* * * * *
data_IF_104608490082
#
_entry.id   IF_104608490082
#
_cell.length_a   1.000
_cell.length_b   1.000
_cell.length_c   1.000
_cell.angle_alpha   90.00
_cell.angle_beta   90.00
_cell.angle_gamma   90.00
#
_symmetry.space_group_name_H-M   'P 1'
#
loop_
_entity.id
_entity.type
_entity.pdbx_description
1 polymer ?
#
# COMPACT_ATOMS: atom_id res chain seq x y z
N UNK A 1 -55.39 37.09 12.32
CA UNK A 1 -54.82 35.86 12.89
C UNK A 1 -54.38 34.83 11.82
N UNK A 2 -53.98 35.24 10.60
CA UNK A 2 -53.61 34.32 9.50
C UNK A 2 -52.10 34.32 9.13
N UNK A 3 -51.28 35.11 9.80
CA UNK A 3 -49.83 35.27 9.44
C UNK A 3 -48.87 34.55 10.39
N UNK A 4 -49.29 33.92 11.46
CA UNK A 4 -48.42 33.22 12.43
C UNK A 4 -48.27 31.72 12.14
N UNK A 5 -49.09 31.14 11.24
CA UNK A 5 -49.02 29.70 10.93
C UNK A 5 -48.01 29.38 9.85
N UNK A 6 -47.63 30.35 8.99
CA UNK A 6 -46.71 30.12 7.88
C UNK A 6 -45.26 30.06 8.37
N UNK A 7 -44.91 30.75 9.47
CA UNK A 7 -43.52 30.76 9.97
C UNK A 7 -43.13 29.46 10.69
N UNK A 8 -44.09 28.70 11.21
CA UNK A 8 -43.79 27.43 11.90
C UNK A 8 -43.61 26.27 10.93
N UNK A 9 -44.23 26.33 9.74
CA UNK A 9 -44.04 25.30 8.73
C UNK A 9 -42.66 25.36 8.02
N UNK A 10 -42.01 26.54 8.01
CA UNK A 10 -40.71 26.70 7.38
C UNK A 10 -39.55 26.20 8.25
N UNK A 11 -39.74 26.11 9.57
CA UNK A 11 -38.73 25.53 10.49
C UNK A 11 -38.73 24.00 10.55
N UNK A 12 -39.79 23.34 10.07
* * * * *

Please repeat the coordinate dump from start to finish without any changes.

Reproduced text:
data_IF_104608490082
#
_entry.id   IF_104608490082
#
_cell.length_a   1.000
_cell.length_b   1.000
_cell.length_c   1.000
_cell.angle_alpha   90.00
_cell.angle_beta   90.00
_cell.angle_gamma   90.00
#
_symmetry.space_group_name_H-M   'P 1'
#
loop_
_entity.id
_entity.type
_entity.pdbx_description
1 polymer ?
#
# COMPACT_ATOMS: atom_id res chain seq x y z
N UNK A 1 -55.39 37.09 12.32
CA UNK A 1 -54.82 35.86 12.89
C UNK A 1 -54.38 34.83 11.82
N UNK A 2 -53.98 35.24 10.60
CA UNK A 2 -53.61 34.32 9.50
C UNK A 2 -52.10 34.32 9.13
N UNK A 3 -51.28 35.11 9.80
CA UNK A 3 -49.83 35.27 9.44
C UNK A 3 -48.87 34.55 10.39
N UNK A 4 -49.29 33.92 11.46
CA UNK A 4 -48.42 33.22 12.43
C UNK A 4 -48.27 31.72 12.14
N UNK A 5 -49.09 31.14 11.24
CA UNK A 5 -49.02 29.70 10.93
C UNK A 5 -48.01 29.38 9.85
N UNK A 6 -47.63 30.35 8.99
CA UNK A 6 -46.71 30.12 7.88
C UNK A 6 -45.26 30.06 8.37
N UNK A 7 -44.91 30.75 9.47
CA UNK A 7 -43.52 30.76 9.97
C UNK A 7 -43.13 29.46 10.69
N UNK A 8 -44.09 28.70 11.21
CA UNK A 8 -43.79 27.43 11.90
C UNK A 8 -43.61 26.27 10.93
N UNK A 9 -44.23 26.33 9.74
CA UNK A 9 -44.04 25.30 8.73
C UNK A 9 -42.66 25.36 8.02
N UNK A 10 -42.01 26.54 8.01
CA UNK A 10 -40.71 26.70 7.38
C UNK A 10 -39.55 26.20 8.25
N UNK A 11 -39.74 26.11 9.57
CA UNK A 11 -38.73 25.53 10.49
C UNK A 11 -38.73 24.00 10.55
N UNK A 12 -39.79 23.34 10.07